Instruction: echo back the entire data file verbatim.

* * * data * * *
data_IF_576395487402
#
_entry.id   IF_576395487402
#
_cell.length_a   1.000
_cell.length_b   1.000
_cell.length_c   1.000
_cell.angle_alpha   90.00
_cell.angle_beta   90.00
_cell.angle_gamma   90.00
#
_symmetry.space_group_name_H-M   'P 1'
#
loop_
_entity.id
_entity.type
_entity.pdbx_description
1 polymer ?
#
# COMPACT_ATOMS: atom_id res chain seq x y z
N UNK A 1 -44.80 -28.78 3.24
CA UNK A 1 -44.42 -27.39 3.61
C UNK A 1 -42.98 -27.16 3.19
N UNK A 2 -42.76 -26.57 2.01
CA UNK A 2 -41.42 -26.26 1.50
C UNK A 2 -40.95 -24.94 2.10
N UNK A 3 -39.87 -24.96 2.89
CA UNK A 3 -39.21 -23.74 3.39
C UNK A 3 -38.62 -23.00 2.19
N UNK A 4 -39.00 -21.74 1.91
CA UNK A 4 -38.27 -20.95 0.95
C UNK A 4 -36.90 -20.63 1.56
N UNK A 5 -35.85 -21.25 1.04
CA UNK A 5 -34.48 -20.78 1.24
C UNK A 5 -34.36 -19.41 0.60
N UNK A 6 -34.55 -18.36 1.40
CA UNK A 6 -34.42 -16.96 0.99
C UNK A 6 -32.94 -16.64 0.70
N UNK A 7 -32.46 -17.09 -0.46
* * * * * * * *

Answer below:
data_IF_576395487402
#
_entry.id   IF_576395487402
#
_cell.length_a   1.000
_cell.length_b   1.000
_cell.length_c   1.000
_cell.angle_alpha   90.00
_cell.angle_beta   90.00
_cell.angle_gamma   90.00
#
_symmetry.space_group_name_H-M   'P 1'
#
loop_
_entity.id
_entity.type
_entity.pdbx_description
1 polymer ?
#
# COMPACT_ATOMS: atom_id res chain seq x y z
N UNK A 1 -44.80 -28.78 3.24
CA UNK A 1 -44.42 -27.39 3.61
C UNK A 1 -42.98 -27.16 3.19
N UNK A 2 -42.76 -26.57 2.01
CA UNK A 2 -41.42 -26.26 1.50
C UNK A 2 -40.95 -24.94 2.10
N UNK A 3 -39.87 -24.96 2.89
CA UNK A 3 -39.21 -23.74 3.39
C UNK A 3 -38.62 -23.00 2.19
N UNK A 4 -39.00 -21.74 1.91
CA UNK A 4 -38.27 -20.95 0.95
C UNK A 4 -36.90 -20.63 1.56
N UNK A 5 -35.85 -21.25 1.04
CA UNK A 5 -34.48 -20.78 1.24
C UNK A 5 -34.36 -19.41 0.60
N UNK A 6 -34.55 -18.36 1.40
CA UNK A 6 -34.42 -16.96 0.99
C UNK A 6 -32.94 -16.64 0.70
N UNK A 7 -32.46 -17.09 -0.46